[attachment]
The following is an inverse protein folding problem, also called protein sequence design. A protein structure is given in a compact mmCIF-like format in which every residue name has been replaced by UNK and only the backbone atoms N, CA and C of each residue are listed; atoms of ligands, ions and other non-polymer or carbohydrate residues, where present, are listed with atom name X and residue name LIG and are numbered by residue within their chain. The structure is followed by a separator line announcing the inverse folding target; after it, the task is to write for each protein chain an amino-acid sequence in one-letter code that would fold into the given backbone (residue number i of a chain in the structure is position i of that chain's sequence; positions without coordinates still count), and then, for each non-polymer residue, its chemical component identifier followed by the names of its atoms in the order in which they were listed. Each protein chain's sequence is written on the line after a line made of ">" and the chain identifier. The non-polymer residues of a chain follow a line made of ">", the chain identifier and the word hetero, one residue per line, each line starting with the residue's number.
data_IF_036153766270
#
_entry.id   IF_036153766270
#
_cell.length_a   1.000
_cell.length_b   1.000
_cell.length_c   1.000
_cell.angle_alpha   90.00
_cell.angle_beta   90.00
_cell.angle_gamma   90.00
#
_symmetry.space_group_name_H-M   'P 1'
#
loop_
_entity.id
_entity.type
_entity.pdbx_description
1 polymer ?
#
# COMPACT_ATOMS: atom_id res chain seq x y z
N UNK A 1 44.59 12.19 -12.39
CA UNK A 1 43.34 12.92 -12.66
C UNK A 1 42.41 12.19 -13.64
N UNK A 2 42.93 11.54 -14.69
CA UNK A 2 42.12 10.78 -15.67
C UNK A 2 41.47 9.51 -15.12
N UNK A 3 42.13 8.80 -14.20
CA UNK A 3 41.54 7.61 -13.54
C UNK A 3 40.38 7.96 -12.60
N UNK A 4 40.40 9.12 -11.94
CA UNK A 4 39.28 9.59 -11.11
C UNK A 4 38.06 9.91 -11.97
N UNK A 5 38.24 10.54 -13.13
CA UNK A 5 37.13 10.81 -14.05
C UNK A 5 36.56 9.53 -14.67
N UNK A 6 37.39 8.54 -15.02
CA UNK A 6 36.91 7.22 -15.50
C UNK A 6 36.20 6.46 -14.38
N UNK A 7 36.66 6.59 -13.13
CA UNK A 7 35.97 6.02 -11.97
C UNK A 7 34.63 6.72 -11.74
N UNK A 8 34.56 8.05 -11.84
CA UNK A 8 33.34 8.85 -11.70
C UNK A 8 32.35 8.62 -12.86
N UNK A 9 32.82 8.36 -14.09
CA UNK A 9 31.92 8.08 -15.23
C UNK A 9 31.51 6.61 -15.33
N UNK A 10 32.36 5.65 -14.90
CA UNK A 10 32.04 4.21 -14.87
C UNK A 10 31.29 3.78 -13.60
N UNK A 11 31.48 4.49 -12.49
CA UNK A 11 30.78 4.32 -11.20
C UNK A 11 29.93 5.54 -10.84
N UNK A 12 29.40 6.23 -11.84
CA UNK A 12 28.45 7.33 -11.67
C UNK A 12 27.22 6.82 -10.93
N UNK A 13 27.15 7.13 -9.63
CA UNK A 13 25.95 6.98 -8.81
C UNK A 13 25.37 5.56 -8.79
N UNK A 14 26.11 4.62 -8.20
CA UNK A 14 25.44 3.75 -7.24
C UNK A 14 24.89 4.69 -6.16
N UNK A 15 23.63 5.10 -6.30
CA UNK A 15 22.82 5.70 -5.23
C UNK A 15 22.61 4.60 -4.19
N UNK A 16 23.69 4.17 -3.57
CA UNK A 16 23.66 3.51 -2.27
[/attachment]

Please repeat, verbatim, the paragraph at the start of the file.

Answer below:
The following is an inverse protein folding problem, also called protein sequence design. A protein structure is given in a compact mmCIF-like format in which every residue name has been replaced by UNK and only the backbone atoms N, CA and C of each residue are listed; atoms of ligands, ions and other non-polymer or carbohydrate residues, where present, are listed with atom name X and residue name LIG and are numbered by residue within their chain. The structure is followed by a separator line announcing the inverse folding target; after it, the task is to write for each protein chain an amino-acid sequence in one-letter code that would fold into the given backbone (residue number i of a chain in the structure is position i of that chain's sequence; positions without coordinates still count), and then, for each non-polymer residue, its chemical component identifier followed by the names of its atoms in the order in which they were listed. Each protein chain's sequence is written on the line after a line made of ">" and the chain identifier. The non-polymer residues of a chain follow a line made of ">", the chain identifier and the word hetero, one residue per line, each line starting with the residue's number.